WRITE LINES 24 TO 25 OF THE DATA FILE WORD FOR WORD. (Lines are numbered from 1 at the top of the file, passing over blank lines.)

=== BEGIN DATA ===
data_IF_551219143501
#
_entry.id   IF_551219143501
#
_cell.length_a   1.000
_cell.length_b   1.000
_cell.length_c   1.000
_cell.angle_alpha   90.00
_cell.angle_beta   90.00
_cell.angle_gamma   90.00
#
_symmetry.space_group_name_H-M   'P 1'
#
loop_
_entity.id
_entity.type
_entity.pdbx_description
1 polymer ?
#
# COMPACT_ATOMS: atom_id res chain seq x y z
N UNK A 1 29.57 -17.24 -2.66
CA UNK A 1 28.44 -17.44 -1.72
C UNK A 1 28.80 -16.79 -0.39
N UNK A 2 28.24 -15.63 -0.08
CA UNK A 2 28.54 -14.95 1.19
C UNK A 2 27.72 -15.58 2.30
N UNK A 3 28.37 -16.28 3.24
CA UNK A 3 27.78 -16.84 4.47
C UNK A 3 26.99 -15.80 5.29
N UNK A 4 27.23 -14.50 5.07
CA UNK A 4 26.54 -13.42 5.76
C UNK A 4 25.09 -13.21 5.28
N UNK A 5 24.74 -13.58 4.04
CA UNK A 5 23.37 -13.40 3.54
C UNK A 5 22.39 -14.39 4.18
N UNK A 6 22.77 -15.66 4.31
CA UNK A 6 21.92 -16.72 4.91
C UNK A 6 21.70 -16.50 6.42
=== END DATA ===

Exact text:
N UNK A 2 28.24 -15.63 -0.08
CA UNK A 2 28.54 -14.95 1.19